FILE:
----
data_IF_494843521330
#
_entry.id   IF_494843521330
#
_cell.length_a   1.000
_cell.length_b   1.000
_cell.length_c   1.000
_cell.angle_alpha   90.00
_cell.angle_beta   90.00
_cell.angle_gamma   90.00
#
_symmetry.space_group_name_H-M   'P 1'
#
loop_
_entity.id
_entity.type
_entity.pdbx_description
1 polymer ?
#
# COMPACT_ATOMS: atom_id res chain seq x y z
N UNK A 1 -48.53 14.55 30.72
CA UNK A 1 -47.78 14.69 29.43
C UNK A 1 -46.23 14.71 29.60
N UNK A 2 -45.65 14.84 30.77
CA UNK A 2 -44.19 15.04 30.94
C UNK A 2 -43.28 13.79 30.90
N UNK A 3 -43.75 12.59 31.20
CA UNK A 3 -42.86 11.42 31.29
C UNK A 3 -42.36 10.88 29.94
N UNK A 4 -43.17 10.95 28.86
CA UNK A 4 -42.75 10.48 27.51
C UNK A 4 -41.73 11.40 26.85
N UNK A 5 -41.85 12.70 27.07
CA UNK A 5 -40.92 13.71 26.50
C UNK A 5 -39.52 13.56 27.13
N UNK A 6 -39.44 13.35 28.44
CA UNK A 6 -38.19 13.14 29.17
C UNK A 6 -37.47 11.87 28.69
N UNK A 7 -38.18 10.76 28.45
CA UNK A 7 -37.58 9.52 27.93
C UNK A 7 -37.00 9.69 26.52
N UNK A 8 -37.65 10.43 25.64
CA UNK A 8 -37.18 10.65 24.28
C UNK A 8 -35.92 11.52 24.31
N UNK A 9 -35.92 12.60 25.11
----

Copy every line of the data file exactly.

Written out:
data_IF_494843521330
#
_entry.id   IF_494843521330
#
_cell.length_a   1.000
_cell.length_b   1.000
_cell.length_c   1.000
_cell.angle_alpha   90.00
_cell.angle_beta   90.00
_cell.angle_gamma   90.00
#
_symmetry.space_group_name_H-M   'P 1'
#
loop_
_entity.id
_entity.type
_entity.pdbx_description
1 polymer ?
#
# COMPACT_ATOMS: atom_id res chain seq x y z
N UNK A 1 -48.53 14.55 30.72
CA UNK A 1 -47.78 14.69 29.43
C UNK A 1 -46.23 14.71 29.60
N UNK A 2 -45.65 14.84 30.77
CA UNK A 2 -44.19 15.04 30.94
C UNK A 2 -43.28 13.79 30.90
N UNK A 3 -43.75 12.59 31.20
CA UNK A 3 -42.86 11.42 31.29
C UNK A 3 -42.36 10.88 29.94
N UNK A 4 -43.17 10.95 28.86
CA UNK A 4 -42.75 10.48 27.51
C UNK A 4 -41.73 11.40 26.85
N UNK A 5 -41.85 12.70 27.07
CA UNK A 5 -40.92 13.71 26.50
C UNK A 5 -39.52 13.56 27.13
N UNK A 6 -39.44 13.35 28.44
CA UNK A 6 -38.19 13.14 29.17
C UNK A 6 -37.47 11.87 28.69
N UNK A 7 -38.18 10.76 28.45
CA UNK A 7 -37.58 9.52 27.93
C UNK A 7 -37.00 9.69 26.52
N UNK A 8 -37.65 10.43 25.64
CA UNK A 8 -37.18 10.65 24.28
C UNK A 8 -35.92 11.52 24.31
N UNK A 9 -35.92 12.60 25.11